Weighing the Water Solution, Will a New Ground Water Replenishment System Drought Proof California?

Water Picture

picture: JNovak

Visitors to Disneyland likely don't know that when they sip from Disney water fountains that the great tasting aqua treat was once streaming through a public sewer. Not to worry though. That sewer water is actually substantially cleaner and more carefully filtered than the water consumed in the average American household. Moreover, the new system providing Disney's water could be the most viable means of drought proofing a state that faces some potentially serious water issues in the coming years.Orange County Water District officials are currently testing the Groundwater Replenishment System, which recycles water using microfiltration, reverse osmosis, ultraviolet light, and hydrogen peroxide disinfection. The system, the largest of its kind and pet-named toilet-to-tap, can purify around 70 million gallons (265 million liters) of sewer water a day and provide clean drinking water for over 500,000 Californians.

Could California's Groundwater Replenishment System Make the State Drought Proof?
Maybe. The system seems to be one of the more practical options for addressing California's water issues. Our water supply has been traditionally undervalued because the government subsidizes the importation programs that bring much needed water to America's more arid areas. These programs are generally designed to provide water for agricultural purposes. The low cost of water has left little incentive for private parties to research and develop new technologies for providing water to our communities. The relative economic benefits of such research were just too low to permit it. That, however, is changing.

"Within three years, the price of imported water will be $800 per acre foot, and projects like this, even without outside funding, will become viable," said said Michael Markus, general manager of the Orange County Water District and the chief engineer behind its Groundwater Replenishment System. An acre foot of water is about a year's supply for two families.

The Groundwater Replenishment System, on the other hand, can produce water for about $600 an acre foot, not including subsidies it received for the initial capital investment. Along with aggressive water conservation, the system could be self-sustaining. The system is innovative in that it pumps water back into the aquifer. The water is pumped underground, which helps to form a barrier against seawater intrusion on groundwater sources. The remaining water is filtered back into the aquifers that can supply water to around 2.3 million Californians.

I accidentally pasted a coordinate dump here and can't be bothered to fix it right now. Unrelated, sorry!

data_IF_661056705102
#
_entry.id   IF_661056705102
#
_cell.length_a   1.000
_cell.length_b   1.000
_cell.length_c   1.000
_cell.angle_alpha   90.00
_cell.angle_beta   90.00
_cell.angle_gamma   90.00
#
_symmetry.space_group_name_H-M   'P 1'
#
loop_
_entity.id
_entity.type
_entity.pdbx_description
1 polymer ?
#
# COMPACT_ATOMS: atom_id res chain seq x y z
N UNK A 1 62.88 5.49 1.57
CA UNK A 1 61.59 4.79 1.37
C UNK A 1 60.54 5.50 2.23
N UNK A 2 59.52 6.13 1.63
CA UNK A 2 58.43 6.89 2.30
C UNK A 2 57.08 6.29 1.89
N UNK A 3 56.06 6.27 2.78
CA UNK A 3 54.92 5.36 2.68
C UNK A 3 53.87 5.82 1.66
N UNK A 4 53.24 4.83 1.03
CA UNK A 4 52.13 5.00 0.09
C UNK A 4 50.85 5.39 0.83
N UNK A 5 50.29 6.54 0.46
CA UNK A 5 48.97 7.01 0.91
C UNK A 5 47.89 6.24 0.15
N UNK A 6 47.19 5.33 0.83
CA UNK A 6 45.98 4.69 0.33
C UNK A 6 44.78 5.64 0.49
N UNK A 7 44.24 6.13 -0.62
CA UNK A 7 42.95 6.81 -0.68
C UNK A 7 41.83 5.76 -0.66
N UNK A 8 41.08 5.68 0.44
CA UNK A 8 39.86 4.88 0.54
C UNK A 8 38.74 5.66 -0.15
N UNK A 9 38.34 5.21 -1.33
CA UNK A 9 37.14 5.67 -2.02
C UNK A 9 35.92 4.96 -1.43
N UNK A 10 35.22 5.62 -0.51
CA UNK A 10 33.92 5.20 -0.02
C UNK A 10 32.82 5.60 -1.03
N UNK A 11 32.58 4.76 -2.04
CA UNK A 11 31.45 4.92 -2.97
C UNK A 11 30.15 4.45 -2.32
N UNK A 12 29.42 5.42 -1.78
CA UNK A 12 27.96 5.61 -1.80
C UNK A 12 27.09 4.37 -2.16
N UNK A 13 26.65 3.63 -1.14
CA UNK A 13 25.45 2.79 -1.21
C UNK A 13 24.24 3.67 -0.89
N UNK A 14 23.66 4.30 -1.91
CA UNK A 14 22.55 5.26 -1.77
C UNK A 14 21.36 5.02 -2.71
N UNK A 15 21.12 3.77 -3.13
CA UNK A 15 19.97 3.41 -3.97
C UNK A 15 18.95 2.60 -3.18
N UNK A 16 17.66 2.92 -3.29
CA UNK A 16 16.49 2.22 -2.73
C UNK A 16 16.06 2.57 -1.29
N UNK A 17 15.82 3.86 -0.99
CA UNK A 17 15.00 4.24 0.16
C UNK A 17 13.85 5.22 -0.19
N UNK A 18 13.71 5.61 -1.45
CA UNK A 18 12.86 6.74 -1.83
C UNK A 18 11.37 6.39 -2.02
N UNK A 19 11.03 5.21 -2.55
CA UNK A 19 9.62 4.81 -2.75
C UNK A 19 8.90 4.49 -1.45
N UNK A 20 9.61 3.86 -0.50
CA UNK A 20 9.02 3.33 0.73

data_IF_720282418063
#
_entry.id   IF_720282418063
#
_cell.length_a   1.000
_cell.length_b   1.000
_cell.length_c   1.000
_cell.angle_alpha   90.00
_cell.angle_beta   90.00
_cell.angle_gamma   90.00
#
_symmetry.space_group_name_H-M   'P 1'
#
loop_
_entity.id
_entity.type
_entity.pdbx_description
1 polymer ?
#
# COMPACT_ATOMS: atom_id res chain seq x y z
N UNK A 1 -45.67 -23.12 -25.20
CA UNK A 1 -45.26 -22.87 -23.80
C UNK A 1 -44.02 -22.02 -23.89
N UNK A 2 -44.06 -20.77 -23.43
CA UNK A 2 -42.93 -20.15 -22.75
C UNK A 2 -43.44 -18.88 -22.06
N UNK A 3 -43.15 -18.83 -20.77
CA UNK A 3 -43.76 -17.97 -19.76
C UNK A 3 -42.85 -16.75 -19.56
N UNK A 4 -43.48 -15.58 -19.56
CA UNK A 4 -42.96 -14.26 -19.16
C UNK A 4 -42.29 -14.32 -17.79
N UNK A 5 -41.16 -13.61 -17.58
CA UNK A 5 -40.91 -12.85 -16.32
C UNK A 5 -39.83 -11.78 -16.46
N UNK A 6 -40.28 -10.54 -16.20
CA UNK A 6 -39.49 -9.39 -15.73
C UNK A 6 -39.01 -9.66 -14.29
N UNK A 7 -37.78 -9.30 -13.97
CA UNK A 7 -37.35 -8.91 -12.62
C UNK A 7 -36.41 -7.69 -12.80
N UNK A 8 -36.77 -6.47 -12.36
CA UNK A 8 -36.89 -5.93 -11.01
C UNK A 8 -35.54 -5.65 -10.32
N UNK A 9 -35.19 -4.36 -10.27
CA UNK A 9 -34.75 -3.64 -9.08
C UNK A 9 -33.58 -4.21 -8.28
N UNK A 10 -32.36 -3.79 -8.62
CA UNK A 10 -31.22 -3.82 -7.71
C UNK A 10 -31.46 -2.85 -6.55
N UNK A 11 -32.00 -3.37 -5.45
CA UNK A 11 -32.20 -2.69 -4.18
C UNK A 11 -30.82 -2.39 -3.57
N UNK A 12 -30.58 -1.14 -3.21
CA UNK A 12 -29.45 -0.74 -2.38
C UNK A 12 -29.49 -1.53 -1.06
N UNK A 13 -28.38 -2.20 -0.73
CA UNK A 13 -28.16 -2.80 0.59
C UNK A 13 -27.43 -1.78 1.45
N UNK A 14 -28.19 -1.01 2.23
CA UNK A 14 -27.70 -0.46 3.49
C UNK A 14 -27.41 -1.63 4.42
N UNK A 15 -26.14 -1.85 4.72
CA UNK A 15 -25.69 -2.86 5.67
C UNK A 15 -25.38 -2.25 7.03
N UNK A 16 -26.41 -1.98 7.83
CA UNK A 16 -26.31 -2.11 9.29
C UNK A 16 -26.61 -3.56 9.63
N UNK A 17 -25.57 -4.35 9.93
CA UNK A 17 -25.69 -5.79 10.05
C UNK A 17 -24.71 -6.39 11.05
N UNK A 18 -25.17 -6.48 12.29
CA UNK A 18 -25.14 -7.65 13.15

Desalination, another method being explored, presents certain marine eco-system risks, such as sucking marine life into the intake pumps. The cost of removing such a large amount of salt from the water is also relatively high, and there are almost 30 times more dissolved impurities in desalinized water than in water provided by the Groundwater Replenishment System.

California is already using gray water recycling. Gray water recycling includes any water that has been used in the home, except water from toilets. Gray water which includes dish, shower, sink, and laundry water comprise 50 to 80 percent of residential "waste" water. This may be reused for other purposes, including landscape irrigation. Jaymi recently wrote about gray water recycling in San Jose.

The Groundwater Replenishment System produces drinking water that far exceeds the U.S. regulations for cleanliness and replenishes our groundwater at the same time. And the program has already been implemented in other countries. For example, according to an NY Times article, several smaller plants in the southern African country of Namibia add the purified wastewater directly into the public drinking supply without first percolating it through an aquifer or settling it in a reservoir. In the industry, it's called "direct potable reuse."

More on Water Recycling:
Grey Water Guerrillas
Quench Water-Recycling Shower - Guilt-Free Indulgence?
Cool but Ugly: Argentinean Water Recycling Toilets

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